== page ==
Making art is a dialogue

For Pilvi Ojala, one of the target groups of Helsinki Business College Oy’s international RestART project, making art is like exploring. She looks for materials and inspiration from different sources and assembles them into a work of art. Her latest exhibition was a dialogue between nature and printmaking, and between teacher and students. Dialogue is at its best when it creates new understanding and strong bonds between artists, art and the public. 

The Kuusikko exhibition featured works by Inari Krohn, Maija Albrecht, Beata Joutsene, Pilvi Ojala, Laura Pohjonen and Metta Savolainen. Inari Krohn was Professor of Art Graphics at the Academy of Fine Arts in the 1990s and the other artists in the exhibition were his students. “We got a strong foundation for both networking and our profession from our teacher,” summed up the satisfied students. Today, these former art students are working as visual artists as well as art teachers, each in their own way.

The importance of dialogue and networking

The teacher-student relationship is also very important in the arts; in creative work, dialogue and networks are even more important.  At the heart of collaboration is trust, which is born out of respect for others and a common goal. Networking is based on trust and a willingness to listen to and be interested in the ideas and opinions of others. It is about building knowledge, trust and commitment. Strong bonds are best built in a free-form, well-created atmosphere.

Congenial moods

Visual artist and graphic designer Pilvi Ojala is aversatile artist and her exhibitions have included graphics, drawings, animations, paintings and objects. She graduated in 2001 from the Academy of Fine Arts, Department of Art Graphics and her works are in important public art collections.

– The themes of my works are somewhere between what has been experienced, seen, read and imagined. I am not so much trying to describe events as to create identifiable moods or moments for the recipient. For me, art is both a play and a way of dealing with difficult issues. I am curious to try something new and I change from one material and technique to another, which for me is the essence of making art,” says Pilvi Ojala.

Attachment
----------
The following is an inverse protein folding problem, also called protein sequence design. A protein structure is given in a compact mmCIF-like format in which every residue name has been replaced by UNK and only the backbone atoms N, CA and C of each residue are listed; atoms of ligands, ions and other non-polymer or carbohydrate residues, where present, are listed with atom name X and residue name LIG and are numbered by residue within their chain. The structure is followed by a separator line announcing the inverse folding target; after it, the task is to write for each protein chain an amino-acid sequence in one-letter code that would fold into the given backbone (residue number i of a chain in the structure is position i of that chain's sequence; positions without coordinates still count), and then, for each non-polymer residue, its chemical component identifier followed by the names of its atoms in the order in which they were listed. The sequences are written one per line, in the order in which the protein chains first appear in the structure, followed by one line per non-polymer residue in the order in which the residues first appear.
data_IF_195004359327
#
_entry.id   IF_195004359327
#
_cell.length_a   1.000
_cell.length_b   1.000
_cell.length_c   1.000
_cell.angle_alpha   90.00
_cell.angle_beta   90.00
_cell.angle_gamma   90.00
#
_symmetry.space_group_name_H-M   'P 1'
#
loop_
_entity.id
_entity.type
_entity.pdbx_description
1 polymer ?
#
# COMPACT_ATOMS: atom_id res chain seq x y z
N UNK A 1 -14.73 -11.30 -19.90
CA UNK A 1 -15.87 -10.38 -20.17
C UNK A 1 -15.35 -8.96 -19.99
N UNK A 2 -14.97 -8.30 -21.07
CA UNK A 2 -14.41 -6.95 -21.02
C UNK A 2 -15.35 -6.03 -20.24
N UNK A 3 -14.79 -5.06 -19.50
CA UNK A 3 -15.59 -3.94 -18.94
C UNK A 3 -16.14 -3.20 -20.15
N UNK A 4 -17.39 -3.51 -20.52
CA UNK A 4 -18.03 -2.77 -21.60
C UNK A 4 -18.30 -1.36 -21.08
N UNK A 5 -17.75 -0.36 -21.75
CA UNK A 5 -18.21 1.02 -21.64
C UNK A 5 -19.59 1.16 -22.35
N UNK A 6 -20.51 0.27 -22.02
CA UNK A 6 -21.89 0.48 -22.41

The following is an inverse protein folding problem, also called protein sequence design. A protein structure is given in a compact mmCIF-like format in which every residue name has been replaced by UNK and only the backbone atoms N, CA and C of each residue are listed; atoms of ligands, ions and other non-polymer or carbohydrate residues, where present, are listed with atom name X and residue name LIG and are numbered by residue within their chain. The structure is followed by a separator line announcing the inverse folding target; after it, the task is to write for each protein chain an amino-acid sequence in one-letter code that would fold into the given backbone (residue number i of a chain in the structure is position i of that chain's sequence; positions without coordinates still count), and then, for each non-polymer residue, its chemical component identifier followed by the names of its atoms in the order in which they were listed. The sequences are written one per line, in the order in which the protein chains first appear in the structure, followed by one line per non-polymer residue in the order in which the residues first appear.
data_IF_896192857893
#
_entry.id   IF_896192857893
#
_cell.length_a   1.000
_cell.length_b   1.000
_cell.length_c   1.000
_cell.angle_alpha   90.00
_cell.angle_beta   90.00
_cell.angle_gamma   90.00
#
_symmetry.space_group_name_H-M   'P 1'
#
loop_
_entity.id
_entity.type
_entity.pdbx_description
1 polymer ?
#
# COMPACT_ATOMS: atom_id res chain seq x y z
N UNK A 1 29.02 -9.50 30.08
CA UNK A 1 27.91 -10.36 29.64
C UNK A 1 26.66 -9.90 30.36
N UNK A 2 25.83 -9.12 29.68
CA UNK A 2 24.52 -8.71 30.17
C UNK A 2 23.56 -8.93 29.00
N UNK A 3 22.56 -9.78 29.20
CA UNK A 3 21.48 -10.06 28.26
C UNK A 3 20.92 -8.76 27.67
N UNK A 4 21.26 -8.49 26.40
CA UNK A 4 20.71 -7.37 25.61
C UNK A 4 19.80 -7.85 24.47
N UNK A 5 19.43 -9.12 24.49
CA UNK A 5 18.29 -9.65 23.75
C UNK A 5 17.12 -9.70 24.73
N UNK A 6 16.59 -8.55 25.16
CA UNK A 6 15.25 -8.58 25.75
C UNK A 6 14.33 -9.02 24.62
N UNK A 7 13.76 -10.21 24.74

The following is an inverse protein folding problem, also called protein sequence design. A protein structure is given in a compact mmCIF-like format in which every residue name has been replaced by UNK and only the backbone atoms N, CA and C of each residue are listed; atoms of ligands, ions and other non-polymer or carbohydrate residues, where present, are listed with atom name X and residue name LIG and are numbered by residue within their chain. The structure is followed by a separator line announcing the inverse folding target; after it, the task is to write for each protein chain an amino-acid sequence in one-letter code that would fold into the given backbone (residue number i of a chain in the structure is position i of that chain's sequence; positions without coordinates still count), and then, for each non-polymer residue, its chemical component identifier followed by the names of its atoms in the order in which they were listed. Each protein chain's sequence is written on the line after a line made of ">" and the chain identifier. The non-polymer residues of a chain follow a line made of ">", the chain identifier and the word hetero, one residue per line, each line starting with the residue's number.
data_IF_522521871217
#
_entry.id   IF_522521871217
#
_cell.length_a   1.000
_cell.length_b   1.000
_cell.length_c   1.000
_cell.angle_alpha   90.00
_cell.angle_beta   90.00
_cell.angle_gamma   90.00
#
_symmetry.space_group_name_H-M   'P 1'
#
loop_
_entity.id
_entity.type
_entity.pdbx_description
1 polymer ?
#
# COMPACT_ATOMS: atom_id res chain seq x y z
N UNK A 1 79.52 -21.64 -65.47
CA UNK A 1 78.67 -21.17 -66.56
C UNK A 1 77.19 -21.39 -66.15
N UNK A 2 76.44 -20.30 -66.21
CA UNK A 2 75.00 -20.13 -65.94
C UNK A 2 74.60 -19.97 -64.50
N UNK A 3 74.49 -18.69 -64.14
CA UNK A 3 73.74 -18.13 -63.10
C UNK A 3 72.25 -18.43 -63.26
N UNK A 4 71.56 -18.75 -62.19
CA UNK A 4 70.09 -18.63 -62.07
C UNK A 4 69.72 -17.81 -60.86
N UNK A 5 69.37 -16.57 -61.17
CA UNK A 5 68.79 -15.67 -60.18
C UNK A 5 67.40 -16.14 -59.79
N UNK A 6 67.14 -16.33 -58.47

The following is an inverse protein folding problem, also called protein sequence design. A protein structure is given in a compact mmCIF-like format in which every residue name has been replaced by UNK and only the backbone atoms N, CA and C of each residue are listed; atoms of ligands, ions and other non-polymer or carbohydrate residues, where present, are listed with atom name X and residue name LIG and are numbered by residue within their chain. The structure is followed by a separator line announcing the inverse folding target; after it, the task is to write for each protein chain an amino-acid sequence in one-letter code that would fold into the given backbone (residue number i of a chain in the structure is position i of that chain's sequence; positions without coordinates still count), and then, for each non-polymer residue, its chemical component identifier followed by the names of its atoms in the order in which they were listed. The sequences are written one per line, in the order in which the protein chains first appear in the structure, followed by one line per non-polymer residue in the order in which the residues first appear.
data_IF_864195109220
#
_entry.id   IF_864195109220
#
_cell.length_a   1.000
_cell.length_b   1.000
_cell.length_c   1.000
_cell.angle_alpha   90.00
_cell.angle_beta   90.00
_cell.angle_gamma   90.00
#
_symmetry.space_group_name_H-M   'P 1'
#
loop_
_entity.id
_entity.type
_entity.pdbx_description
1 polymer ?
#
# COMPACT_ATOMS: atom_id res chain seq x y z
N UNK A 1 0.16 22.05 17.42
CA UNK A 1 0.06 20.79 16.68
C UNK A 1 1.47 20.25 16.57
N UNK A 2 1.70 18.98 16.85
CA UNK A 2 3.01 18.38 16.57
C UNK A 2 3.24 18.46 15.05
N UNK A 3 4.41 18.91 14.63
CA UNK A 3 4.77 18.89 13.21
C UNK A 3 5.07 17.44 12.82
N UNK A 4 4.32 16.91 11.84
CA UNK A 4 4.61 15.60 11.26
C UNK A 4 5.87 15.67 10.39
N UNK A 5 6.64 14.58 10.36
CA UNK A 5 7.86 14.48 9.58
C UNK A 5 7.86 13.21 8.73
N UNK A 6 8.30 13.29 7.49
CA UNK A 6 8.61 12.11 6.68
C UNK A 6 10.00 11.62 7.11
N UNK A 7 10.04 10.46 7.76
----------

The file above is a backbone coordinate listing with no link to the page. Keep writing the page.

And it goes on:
Pilvi Ojala: Doppelgänger, 2023, paper, watercolour, cardboard, offset lithography

The language and history of art is international

Artists throughout the ages have looked abroad for inspiration and learning. In the past, Finnish artists almost always went abroad, as Finnish art education was still in its infancy. In the mid-19th century, they studied in Germany, for example, and at the turn of the 20th century in France or Italy. Today, travelling and working abroad increases our understanding of the world and other cultures; it broadens our perspective in relation to our everyday surroundings and serves as a source of inspiration. 

Artist Pilvi Ojala is one of the target groups of Helsinki Business College Oy’s international RestART project, whom we interviewed about her training needs related to digitalization and entrepreneurship. The project has created a RestART MOOC online training for the arts and culture sector, which consists of six modules: sales promotion, digital marketing, networking, storytelling, content creation and video production. Whether you study business, arts, or science, you’re sure to benefit from digital marketing, storytelling or networking and collaboration. We recommend you give it a try. 

We got to do online training for the arts and culture sector. But what can we learn from art and creativity in our own lives? The importance of beauty and visuality cannot be underestimated as a building block for a good life, nor in enhancing and deepening learning. 

Text by Helena Miettinen